And it was terrible. On the right
Raged for hours the heady fight,
Thundered the battery's double bass,—
Difficult music for men to face;
While on the left—where now the graves
Undulate like the living waves
That all the day unceasing swept
Up to the pits the rebels kept—
Round-shot ploughed the upland glades,
Sown with bullets, reaped with blades;
Shattered fences here and there,
Tossed their splinters in the air;
The very trees were stripped and bare;
The barns that once held yellow grain
Were heaped with harvests of the slain;
The cattle bellowed on the plain,
The turkeys screamed with might and main,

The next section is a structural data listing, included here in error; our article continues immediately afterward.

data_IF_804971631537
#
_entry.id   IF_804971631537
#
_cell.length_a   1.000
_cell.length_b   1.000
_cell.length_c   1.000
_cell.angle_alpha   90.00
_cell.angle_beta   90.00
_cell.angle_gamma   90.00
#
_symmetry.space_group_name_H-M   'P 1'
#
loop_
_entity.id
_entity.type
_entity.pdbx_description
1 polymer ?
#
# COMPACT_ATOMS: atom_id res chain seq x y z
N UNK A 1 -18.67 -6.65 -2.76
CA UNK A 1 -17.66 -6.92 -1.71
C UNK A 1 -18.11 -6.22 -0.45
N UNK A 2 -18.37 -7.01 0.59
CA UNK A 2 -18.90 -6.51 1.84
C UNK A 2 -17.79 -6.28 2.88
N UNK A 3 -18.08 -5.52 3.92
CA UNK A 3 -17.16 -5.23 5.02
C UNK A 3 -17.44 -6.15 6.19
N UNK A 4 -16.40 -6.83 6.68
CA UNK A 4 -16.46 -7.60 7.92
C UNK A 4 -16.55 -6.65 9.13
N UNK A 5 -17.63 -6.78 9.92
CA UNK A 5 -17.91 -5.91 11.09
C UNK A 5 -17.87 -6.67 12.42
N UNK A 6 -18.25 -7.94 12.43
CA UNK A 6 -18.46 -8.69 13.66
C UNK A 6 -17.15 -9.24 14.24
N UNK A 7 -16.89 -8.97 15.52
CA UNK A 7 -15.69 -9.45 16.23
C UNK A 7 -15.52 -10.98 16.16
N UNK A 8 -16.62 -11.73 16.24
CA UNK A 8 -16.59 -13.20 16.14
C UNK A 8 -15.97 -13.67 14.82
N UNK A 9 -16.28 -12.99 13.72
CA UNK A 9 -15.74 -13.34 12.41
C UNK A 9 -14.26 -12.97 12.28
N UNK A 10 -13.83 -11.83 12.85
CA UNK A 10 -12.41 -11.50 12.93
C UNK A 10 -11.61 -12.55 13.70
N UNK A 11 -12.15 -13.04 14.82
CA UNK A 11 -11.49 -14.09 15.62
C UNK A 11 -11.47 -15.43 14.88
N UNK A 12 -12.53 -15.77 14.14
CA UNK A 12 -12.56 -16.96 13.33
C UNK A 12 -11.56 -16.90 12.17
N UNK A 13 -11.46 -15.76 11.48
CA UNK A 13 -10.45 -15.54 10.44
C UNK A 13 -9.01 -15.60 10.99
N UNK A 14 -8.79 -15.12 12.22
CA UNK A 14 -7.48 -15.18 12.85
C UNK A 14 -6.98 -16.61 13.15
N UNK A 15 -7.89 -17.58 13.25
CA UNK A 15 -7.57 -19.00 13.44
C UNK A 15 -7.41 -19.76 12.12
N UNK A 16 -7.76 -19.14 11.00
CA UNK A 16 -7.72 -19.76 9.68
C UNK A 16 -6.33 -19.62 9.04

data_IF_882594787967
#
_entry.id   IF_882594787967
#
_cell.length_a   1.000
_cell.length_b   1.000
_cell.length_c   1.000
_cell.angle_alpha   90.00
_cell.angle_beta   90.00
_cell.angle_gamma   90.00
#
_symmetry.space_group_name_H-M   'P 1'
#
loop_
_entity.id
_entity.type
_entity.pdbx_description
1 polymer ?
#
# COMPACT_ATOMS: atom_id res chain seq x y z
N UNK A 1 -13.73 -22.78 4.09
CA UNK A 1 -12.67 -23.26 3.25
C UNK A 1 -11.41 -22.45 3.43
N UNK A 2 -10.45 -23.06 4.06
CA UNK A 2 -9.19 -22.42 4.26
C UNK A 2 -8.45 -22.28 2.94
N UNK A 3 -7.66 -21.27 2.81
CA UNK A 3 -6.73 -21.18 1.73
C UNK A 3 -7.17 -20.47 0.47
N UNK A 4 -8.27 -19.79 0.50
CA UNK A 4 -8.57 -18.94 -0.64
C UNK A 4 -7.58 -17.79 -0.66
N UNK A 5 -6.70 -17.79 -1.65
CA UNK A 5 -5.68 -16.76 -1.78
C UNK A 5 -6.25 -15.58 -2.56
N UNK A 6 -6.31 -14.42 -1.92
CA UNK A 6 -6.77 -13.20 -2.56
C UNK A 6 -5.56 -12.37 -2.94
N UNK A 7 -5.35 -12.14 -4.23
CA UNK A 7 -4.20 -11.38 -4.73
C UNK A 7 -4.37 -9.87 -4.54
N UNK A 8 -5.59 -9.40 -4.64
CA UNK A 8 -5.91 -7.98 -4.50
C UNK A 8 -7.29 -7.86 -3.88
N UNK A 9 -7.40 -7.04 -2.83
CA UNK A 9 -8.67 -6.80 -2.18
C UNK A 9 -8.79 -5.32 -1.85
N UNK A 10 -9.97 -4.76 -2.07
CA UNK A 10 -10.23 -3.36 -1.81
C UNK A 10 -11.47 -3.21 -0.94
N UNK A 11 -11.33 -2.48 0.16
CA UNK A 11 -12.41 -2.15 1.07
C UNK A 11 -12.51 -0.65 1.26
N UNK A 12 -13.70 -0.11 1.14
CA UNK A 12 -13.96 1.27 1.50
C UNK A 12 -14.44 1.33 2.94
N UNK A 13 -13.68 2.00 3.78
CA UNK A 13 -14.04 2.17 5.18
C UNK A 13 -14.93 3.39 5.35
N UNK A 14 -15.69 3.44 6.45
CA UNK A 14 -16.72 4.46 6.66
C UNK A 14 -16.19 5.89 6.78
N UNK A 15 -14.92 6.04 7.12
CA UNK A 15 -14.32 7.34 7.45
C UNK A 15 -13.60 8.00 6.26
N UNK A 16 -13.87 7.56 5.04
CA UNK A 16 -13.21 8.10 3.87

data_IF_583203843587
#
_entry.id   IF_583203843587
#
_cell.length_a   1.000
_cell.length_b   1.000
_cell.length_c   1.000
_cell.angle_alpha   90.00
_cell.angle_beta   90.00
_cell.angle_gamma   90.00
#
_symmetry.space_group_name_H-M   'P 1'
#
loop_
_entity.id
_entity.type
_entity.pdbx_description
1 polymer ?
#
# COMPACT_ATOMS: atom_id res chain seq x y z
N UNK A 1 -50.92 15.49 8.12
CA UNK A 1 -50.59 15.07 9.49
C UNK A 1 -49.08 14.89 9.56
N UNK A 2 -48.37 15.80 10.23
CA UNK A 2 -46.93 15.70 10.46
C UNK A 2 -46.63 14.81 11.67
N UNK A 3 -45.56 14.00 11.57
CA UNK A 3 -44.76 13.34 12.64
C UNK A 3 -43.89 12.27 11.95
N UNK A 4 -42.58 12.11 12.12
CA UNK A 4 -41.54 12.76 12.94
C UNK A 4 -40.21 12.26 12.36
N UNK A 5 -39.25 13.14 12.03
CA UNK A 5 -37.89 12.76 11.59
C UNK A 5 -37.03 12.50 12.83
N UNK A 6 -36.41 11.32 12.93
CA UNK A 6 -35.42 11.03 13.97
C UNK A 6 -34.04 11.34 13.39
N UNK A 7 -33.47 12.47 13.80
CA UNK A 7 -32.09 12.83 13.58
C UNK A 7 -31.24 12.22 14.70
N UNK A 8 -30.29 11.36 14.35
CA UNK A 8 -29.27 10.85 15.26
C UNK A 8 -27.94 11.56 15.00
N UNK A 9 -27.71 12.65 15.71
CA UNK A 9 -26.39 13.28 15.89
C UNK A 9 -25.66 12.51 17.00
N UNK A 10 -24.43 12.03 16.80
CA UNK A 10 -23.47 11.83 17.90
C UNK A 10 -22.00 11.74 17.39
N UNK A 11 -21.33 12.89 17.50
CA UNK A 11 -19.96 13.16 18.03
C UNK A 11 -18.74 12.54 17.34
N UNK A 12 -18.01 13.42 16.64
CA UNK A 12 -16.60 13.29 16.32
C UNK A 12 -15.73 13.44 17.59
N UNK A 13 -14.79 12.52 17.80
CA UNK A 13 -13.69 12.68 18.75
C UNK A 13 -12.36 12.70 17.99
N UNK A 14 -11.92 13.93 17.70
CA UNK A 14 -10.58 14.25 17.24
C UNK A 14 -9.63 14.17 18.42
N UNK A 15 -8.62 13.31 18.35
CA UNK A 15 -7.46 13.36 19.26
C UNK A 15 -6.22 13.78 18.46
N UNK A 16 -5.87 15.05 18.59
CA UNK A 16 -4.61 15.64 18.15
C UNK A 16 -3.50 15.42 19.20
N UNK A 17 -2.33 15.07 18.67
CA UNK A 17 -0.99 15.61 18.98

And the brooding barn-fowl left their rest
With strange shells bursting in each nest.
Just where the tide of battle turns,
Erect and lonely, stood old John Burns.
How do you think the man was dressed?
He wore an ancient, long buff vest,
Yellow as saffron,—but his best;
And, buttoned over his manly breast,
Was a bright blue coat with a rolling collar,
And large gilt buttons,—size of a dollar,—
With tails that the country-folk called ‘swaller.’
He wore a broad-brimmed, bell-crowned hat,
White as the locks on which it sat.
Never had such a sight been seen
For forty years on the village green,
Since old John Burns was a country beau,
And went to the ‘quiltings’ long ago.
Close at his elbows all that day
Veterans of the Peninsula,
Sunburnt and bearded, charged away;
And striplings, downy of lip and chin,—
Clerks that the Home-Guard mustered in,—
Glanced, as they passed, at the hat he wore,
Then at the rifle his right hand bore;
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